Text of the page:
Multiple Intelligence theory

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Multiple Intelligence theory

  1. 1. M ultiple Inteligences l “Octagen” for the Brain
  2. 2. A brief introduction to the Theory of Multiple Intelligences• O u r s e ns itivity to th e d ive rs e ways in wh ich ch ild re n think, s olv e problems , and expres s thems elves is ofte n lim ite d b oth b y ou r notions of inte llige nce and ou r own inte lle ctu al p re fe re nce s .• Inte ntionally or not te ach e rs d e s ign th e ir clas s room (cu rricu lu m , ins tru ction, as s e s s m e nt) to re fle ct their ideas ab ou t inte llige nce and h ow le arning h ap p e ns as we ll as their own ways of m aking s e ns e of th e world .
  3. 3. • Alm os t all of u s can fall into b e lie ving th at if we can m ake cle ar th e way we have come to unders tand s omething , oth e rs will u nd e rs tand , too.• Bas e d on long and care fu l ob s e rvation, e s p e cially of ch ild re n wh o d o not s e e m to u nd e rs tand e as ily wh at m ay s e e m ob viou s to oth e rs , m any te ach e rs re cognis e th at th e re are , ind e e d , many different ways of perceiv ing the world and multiple ways of making s ens e of one ’s e xp e rie nce s .• A clos e r look at Th e orie s of Inte llige nce s can p rovid e a m id d le grou nd b e twe e n th e id e a th at th e re is a s ing le way in which minds works and th at notion th at every mind is unique.
  4. 4. What is MI Theory and Where does it come from?• Th e th e ory of M u ltip le inte llige nce s (M I th e ory) was firs t p rop os e d in th e Howard G ardners b ook “ Frames of Mind” .• Th e th e ory of m u ltip le inte llige nce s p rovid e s a u s e fu l p e rs p e ctive on th e is s u e s b y d is tingu is h ing am ong e igh t d im e ns ions of h u m an inte lle ctu al fu nctioning.• Wh e re as th e trad itional, u nitary p e rs p e ctive s on inte llige nce – s u ch as a IQ le ad s to a qu e s tion th at “ Is the pers on intelligent , M I th e ory offe rs a p lu ralis tic vie w th at “in what way is the pers on intellig ent”.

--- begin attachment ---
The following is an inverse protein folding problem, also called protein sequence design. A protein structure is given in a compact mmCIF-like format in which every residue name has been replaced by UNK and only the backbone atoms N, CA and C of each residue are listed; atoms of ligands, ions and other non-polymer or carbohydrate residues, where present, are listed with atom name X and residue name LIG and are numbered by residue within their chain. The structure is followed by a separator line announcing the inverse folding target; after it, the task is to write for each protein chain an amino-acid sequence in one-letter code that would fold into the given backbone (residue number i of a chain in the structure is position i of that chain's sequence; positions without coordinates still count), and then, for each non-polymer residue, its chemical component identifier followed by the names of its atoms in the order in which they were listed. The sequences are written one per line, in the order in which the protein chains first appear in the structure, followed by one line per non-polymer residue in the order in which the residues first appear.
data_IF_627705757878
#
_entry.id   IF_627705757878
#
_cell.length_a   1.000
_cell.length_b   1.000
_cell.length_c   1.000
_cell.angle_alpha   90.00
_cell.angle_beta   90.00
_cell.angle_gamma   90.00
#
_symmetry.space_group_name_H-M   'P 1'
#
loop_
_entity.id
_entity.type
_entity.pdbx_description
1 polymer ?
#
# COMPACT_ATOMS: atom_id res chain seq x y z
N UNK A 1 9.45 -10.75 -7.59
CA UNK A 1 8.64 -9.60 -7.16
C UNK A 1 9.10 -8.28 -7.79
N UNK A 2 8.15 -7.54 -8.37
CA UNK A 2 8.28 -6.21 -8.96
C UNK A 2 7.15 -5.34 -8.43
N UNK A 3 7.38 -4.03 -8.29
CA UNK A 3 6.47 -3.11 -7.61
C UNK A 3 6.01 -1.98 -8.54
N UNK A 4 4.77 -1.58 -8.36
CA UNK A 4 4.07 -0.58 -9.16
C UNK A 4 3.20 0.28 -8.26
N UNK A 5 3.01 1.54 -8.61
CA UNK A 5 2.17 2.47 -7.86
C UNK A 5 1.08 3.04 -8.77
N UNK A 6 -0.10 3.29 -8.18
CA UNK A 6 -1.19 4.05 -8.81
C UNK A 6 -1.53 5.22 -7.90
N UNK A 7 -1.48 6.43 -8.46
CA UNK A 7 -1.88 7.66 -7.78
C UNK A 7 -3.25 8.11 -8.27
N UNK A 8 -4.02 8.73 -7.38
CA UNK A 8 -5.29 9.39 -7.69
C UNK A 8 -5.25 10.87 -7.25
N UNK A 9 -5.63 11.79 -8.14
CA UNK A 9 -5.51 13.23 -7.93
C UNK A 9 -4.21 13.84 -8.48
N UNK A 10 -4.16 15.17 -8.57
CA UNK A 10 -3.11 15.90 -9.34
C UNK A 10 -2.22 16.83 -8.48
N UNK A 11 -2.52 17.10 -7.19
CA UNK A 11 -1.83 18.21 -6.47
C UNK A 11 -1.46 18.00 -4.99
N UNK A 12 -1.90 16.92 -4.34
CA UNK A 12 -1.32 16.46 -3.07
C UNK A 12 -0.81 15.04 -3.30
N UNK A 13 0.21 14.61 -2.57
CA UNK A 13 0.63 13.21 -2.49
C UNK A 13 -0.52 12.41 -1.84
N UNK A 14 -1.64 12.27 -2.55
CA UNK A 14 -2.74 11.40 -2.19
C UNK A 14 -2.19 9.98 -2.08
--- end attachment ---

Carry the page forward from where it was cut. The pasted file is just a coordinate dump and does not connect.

5. 5. • In h is 1 993 p u b lication, ‘M u ltip le inte llige nce s - Th e th e ory in p ractice ’, G ard ne r d e fine s inte llige nce as th e - “Ability to s olve problems , or to fas hion products , that are valued in one or more cultural or community s ettings ”• G ard ne r p oints ou t, ind ivid u als are b orn with p ote ntials in all the eig ht intellig ences . Th e y th e n d e ve lop th is initial inte lle ctu al p rofile in m anifold ways , d e p e nd ing on th e cultural, local and pers onal context within which they g row.• M i th e ory acknowle d ge s th at inte llige nce s d o not work in is olation, b u t rath e r in cons ort and in context to th e p rob le m s in th e re al-world d om ains .
  6. 6. What is that relation between MI theory and Traditional ideas about intelligence• G ard ne r, like oth e r p as t and cu rre nt th e oris ts argu e s for a more pluralis tic notion of intellig ence.• R ath e r th an fixing th e inte llige nce at b irth , as s om e trad itional id e as of inte llige nce im p ly, MI theory s ug g es ts that intellig ences chang e and g row.• In trad itional conce p t of inte llige nce – its s ays th at intellig ence remains the s ame in all s ituations , it d oe s nt ch ange wh e th e r one is s olving a p rob le m , or le arning to d ance , or find ing one s way in th e ne w city.